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Meesa gonna kill you!

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Sunday, October 21, 2012

Why can't a man be more like a woman?

"Coming home from very lonely places, all of us go a little mad: whether from great personal success, or just an all-night drive, we are the sole survivors of a world no one else has ever seen." - John le Carre

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The culture of masculinity costs all too much to ignore | Cynthia Cockburn and Ann Oakley | Comment is free | The Guardian

"If men committed as little crime as women it would pay for the deficit. They can change: testosterone need not mean violence"

Comments:

"A pair of women telling men they ought to behave more like women. It's like some kind of post-feminist mobius strip"

"A woman wakes up in the morning, in a house built by men. She starts the water to boil on a stove built by men, and sits at a chair and table, put there by men, to read a newspaper written, in part, by women…but printed and delivered by men…whoops…Time to take a shower. She turns a faucet handle installed by a man, and lo and behold…out comes HOT water, delivered by a vastly complicated water system, built by men. She drives to work, on roads built by men, powered by petroleum, drilled and refined and delivered by men. She arrives at an office building built by men. Walks to her desk, fires up her computer, and glances out her window at a city… She has NO IDEA what men actually do. Yet, according to her, and the media she consumes, men are assholes."


"People need to understand the way some feminist 'analysis' works. If you've ever come across post-modernist 'thinkers', you'll have an advantage here. It's basically a 'bait and switch' strategy, but with the affirming the consequent logical fallacy thrown in for free:

1. First of all, take some concept that is used in everyday life, say 'masculinity'. It's important that you use an everyday word, or this won't work.

2. Then create a stipulative definition, such as 'masculinity' means a certain idealised, structural role within a male-dominated power system (the 'patriarchy'). It works better if you don't make it that obvious you're using said definition, because otherwise people might ask "Why would a social scientist be interested in masculinity-as-you've-defined-it? Surely it'd be more interesting and useful to actually research what 'masculinity' means to various people rather than arbitrarily imposing a definition?"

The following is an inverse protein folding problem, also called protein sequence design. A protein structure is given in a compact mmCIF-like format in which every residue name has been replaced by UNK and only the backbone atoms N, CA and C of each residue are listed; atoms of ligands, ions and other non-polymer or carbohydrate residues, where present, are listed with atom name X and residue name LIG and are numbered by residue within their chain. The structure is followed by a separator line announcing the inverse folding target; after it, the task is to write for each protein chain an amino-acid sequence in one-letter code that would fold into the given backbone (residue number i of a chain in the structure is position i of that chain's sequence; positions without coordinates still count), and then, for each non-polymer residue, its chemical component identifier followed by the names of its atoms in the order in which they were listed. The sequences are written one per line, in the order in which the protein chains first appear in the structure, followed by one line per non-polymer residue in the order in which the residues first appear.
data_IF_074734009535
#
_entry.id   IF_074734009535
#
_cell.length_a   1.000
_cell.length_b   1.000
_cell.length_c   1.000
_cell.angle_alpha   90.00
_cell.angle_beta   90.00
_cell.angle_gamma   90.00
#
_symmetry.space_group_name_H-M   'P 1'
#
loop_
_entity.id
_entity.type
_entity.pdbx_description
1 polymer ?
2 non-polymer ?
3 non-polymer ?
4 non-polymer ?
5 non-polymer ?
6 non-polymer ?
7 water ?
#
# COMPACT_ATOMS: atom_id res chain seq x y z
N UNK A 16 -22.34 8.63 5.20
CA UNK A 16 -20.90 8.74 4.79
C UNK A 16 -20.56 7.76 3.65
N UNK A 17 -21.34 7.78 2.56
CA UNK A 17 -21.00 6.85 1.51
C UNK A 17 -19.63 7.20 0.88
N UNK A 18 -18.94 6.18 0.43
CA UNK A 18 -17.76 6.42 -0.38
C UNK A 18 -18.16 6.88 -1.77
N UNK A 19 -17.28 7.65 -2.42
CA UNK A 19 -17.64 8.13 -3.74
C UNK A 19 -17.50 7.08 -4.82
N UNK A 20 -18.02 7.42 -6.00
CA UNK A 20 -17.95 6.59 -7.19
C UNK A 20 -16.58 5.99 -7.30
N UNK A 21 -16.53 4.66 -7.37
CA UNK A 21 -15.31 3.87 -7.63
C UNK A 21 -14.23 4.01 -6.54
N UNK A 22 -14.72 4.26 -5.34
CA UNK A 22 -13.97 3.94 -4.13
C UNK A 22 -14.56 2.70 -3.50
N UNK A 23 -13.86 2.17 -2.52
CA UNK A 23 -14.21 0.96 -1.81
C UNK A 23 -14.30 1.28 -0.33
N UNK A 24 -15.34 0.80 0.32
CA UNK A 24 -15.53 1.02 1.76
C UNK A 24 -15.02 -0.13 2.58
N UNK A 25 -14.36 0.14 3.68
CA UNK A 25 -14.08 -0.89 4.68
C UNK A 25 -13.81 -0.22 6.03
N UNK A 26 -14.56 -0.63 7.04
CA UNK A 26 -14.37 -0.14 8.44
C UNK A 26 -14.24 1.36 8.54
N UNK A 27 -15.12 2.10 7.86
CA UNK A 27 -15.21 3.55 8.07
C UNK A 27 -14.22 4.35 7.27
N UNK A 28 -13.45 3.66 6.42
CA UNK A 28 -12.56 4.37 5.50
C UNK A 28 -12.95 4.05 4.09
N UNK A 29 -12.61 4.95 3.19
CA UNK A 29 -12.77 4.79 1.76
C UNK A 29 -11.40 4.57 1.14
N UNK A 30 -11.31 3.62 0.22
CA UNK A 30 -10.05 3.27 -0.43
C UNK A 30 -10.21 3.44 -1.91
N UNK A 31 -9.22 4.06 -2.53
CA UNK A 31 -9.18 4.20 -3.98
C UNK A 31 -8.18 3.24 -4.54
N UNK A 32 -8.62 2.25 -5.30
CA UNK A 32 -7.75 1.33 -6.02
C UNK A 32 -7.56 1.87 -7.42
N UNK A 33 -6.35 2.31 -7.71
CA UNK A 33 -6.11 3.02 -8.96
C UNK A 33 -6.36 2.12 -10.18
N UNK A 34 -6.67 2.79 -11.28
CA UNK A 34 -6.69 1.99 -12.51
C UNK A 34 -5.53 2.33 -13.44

3. Assume that the 'patriarchy' exists everywhere, and refuse to consider the question the (crucial) difference between men as a group dominating, and the dominant group being composed of males. 'Patriarchy' used to refer to the traditional father-as-head-of-household idea, which clearly was males as a group being dominant. These days, it seems to involve a simple logical fallacy of assuming that A -> B (powerful people tend to be male) implies B -> A (male people tend to be powerful). 'Patriarchy' now exists, apparently, wherever you have more men than women in positions of power and authority.

4. Make it unclear whether you're using your stipulative definition or the everyday one. Make all sorts of factual-sounding claims about 'masculinity' that aren't factual at all, but trivially follow from your stipulative definition and are thus vacuous. Thus, people will think that "Masculinity plays a part in promoting warfare" is actually saying something, but since you've defined 'masculinity' in terms of its promoting warfare, it's vacuous, and bears no relationship whatsoever to masculinity as people themselves understand it (or at least, that is yet to be established).

5. Take the resultant dissent as proof of the 'backlash' against your views, and that the 'patriarchy' is trying to silence female voices, or some other victim-stancing nonsense.

All in the game, y'all..."
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